"Gates' testimony was not the biggest straw, but it was certainly the last," said Ivan Safranchuk, director of the Moscow office of the Washington-based World Security Institute.

The Foreign Ministry said Monday that it had asked Washington to clarify Gates' remark.

Safranchuk said the Kremlin's displeasure with U.S. policy had been building for several years, but Putin had avoided open confrontation because he did not want to "frame" his friend, U.S. President George W. Bush. He relied instead on quiet diplomacy to make his point.

"Putin finally decided to put his cards on the table when he realized that no one but the president could sort out the strategic issue of relations with the United States," Safranchuk said.

The president decided to make his feelings public as part of an effort to compel Bush to take a stand on Russian-U.S. relations before the presidential campaigns in both countries heat up, analysts said.

Putin is seeking to ensure an open dialogue with Washington to resolve problems in public, given the long list of private assurances that were not honored, including the tacit assurance that NATO would not expand to the east, Safranchuk said.

"This will either produce an open dialogue that reduces mutual suspicions, or the next round of the Cold War," he said.

Other analysts interviewed for this article disagreed that Putin's speech might herald a new Cold War, but most agreed that relations between Moscow and Washington would cool significantly as elections near, since most presidential hopefuls in the United States -- apart from Democrat Barack Obama -- have been critical of Russia.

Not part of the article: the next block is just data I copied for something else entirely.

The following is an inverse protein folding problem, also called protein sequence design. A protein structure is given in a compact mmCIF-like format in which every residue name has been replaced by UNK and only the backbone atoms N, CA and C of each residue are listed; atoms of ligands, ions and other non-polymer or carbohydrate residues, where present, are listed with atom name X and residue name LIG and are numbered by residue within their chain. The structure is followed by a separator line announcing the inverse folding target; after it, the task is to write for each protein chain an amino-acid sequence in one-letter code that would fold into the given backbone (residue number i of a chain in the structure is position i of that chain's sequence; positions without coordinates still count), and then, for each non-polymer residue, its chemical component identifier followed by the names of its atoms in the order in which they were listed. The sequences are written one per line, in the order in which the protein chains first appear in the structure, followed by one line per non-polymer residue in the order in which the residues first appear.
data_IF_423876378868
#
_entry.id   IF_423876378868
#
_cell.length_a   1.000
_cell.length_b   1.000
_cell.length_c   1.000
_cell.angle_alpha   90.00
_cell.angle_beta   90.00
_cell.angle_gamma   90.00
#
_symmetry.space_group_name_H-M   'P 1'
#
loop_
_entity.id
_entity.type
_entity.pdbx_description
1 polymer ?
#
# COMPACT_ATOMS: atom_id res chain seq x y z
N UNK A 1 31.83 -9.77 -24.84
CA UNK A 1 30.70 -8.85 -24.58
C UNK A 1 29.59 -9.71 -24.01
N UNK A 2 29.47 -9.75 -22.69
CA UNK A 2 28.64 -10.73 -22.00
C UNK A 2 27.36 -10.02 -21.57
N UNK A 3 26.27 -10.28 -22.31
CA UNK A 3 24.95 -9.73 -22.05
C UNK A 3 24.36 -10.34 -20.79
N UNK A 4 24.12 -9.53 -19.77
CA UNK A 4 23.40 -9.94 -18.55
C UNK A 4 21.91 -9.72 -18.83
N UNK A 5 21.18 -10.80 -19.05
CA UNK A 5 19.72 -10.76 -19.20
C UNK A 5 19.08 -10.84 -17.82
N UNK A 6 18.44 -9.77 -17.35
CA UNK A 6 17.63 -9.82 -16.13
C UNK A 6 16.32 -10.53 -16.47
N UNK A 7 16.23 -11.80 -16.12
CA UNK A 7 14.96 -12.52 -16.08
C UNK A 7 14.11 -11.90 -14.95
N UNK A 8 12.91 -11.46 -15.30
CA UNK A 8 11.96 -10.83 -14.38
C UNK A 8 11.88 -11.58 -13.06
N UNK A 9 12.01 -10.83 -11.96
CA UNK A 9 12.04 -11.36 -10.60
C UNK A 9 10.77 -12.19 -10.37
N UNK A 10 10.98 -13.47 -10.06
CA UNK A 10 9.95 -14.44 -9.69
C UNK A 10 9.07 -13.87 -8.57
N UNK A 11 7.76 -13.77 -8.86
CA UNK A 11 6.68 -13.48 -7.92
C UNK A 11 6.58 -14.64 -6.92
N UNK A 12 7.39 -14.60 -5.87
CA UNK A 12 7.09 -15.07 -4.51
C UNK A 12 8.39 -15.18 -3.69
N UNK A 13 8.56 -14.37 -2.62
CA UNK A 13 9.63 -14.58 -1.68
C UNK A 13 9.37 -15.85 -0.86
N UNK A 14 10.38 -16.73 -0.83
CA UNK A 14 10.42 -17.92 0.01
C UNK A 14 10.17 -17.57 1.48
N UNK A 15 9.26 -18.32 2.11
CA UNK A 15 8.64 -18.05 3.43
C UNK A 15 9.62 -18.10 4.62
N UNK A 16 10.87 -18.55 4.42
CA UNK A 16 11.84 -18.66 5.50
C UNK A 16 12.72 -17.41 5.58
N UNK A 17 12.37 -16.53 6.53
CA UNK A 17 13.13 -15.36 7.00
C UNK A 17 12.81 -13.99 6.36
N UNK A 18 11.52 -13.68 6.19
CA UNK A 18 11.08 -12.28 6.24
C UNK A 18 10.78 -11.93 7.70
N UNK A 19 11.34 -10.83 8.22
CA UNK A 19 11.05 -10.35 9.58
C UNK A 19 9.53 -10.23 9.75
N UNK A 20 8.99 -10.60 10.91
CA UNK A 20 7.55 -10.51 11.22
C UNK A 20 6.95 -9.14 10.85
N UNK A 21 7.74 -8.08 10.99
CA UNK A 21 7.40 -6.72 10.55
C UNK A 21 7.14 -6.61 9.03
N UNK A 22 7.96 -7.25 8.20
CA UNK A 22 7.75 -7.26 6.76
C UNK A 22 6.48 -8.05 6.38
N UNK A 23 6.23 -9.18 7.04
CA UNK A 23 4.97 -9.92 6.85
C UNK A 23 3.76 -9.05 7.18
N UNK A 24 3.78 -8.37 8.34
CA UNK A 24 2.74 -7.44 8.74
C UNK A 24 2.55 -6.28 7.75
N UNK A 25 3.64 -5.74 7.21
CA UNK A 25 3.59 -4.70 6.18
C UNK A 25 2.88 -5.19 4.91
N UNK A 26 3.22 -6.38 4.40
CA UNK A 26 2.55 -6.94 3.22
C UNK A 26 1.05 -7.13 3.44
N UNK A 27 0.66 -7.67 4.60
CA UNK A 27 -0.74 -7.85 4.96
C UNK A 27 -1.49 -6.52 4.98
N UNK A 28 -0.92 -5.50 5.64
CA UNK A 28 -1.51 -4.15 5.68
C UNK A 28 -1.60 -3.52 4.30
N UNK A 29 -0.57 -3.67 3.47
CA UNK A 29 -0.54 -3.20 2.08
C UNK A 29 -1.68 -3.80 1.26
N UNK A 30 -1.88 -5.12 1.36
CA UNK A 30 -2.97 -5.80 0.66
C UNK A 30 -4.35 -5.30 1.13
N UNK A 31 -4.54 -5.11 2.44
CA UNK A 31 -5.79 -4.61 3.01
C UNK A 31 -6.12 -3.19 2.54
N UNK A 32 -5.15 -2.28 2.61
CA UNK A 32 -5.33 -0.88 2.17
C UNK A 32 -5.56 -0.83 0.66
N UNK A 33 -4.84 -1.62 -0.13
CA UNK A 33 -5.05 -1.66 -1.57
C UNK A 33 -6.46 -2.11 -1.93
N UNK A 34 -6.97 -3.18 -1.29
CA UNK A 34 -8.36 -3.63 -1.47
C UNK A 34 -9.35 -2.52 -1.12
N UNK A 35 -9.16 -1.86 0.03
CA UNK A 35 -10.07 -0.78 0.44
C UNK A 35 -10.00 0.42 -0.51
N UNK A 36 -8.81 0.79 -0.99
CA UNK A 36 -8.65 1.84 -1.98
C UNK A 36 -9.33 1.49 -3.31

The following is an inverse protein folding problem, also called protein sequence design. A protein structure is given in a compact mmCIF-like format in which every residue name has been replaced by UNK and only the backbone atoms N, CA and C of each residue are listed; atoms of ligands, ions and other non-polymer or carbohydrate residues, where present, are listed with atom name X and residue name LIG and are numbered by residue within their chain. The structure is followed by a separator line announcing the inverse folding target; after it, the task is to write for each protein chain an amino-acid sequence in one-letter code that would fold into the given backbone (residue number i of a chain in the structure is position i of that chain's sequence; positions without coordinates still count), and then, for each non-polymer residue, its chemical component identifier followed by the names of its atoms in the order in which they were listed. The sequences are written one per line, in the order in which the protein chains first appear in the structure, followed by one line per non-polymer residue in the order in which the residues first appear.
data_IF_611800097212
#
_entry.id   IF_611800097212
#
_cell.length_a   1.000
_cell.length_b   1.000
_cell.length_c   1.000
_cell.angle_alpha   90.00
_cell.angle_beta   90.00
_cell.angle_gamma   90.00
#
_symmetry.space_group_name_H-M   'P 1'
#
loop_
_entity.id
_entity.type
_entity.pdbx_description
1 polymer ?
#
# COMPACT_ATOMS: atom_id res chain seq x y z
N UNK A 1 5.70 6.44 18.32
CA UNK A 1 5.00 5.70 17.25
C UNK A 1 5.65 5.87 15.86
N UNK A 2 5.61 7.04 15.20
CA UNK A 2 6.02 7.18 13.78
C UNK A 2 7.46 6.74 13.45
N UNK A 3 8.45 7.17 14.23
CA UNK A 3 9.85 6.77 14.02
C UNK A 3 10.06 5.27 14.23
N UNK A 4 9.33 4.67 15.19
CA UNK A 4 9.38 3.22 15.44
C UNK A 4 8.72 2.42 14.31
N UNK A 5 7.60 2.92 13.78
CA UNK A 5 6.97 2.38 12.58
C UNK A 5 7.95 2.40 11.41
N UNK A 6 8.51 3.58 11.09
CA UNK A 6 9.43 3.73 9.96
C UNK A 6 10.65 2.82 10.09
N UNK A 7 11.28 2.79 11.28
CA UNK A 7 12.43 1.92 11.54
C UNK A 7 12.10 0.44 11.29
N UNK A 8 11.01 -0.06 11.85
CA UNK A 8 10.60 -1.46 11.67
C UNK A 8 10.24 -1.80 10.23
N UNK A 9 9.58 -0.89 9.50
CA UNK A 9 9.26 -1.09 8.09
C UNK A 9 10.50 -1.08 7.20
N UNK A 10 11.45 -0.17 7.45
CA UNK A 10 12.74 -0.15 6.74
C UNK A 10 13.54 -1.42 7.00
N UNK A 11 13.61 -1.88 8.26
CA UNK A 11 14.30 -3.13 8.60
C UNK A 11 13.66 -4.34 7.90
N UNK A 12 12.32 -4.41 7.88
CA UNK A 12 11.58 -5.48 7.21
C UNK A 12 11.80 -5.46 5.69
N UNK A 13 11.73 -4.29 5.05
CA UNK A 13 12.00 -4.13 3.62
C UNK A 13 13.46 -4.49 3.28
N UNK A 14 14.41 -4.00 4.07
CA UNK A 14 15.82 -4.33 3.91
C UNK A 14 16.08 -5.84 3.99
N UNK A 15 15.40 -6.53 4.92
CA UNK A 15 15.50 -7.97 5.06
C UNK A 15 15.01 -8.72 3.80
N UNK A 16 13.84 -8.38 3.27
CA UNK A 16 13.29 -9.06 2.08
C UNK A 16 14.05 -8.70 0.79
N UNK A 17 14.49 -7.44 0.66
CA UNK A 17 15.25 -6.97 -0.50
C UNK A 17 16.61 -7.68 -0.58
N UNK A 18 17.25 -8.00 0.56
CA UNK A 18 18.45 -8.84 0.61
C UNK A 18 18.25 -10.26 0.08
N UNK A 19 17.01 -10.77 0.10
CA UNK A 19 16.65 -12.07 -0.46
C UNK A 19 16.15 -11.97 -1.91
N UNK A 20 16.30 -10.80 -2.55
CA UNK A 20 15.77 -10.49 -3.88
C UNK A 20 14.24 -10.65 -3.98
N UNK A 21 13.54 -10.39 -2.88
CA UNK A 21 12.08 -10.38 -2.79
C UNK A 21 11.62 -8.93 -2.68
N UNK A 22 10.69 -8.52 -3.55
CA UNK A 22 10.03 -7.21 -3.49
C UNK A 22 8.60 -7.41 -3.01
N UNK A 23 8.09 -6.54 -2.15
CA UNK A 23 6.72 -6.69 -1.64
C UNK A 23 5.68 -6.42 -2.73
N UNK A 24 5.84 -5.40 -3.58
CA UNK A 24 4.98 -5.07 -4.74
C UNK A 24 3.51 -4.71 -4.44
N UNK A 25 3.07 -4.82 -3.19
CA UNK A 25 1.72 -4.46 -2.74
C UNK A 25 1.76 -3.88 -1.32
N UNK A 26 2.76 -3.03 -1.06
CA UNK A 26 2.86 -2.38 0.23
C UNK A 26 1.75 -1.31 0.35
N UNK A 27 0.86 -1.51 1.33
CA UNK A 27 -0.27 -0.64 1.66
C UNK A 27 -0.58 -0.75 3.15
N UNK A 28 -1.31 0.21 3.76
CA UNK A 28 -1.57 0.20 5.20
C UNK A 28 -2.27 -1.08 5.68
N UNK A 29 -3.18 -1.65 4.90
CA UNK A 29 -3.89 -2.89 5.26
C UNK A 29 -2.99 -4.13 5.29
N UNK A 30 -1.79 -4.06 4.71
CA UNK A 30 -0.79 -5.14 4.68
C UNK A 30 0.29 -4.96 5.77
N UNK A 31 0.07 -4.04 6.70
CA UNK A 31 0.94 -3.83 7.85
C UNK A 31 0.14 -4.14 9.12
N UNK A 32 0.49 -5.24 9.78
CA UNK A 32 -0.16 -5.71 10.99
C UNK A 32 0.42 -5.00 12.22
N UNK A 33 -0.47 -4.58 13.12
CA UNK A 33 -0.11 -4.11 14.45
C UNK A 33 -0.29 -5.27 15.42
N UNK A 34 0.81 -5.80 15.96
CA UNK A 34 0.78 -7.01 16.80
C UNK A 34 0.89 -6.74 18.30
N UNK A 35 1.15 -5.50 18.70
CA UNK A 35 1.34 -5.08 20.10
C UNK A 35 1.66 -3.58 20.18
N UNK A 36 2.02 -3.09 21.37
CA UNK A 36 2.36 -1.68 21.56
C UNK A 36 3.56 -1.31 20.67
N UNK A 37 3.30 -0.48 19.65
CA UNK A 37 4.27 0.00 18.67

In his speech, Putin expressed not just Moscow's frustration with what it perceives as U.S. indifference to Russia's national interests, but also to its increasing confidence that economic growth will continue in the medium term.

"The speech does reflect the confidence that Russia's recovery is long term," Kuchins said. "The point that Putin makes about the emergence of a real multipolar world is very significant, as is his emphasis on the role that the large emerging economies, known as BRICs [Brazil, Russia, India and China], will play."

Putin makes clear that these countries' economic power "will undoubtedly be reflected in growing political power, and the United States had better wrap its mind around dealing with that," he said.

Russian economic growth continues to depend largely on high world prices for energy and other natural resources. Analysts said Moscow's brinkmanship in its relations with Washington could therefore backfire if its global ambitions were to exceed its economic capacity.

Analysts cited the cases of China and India, which have reined in their foreign policy ambitions and refrained from openly challenging the United States despite the fact that their economies are already more diversified than Russia's.

"Russia underestimates its weaknesses and vulnerabilities and is too focused on positive factors. It could be headed for a serious blow," Safranchuk said, adding that Russia might have been better off following China's example and pursuing a more measured foreign policy.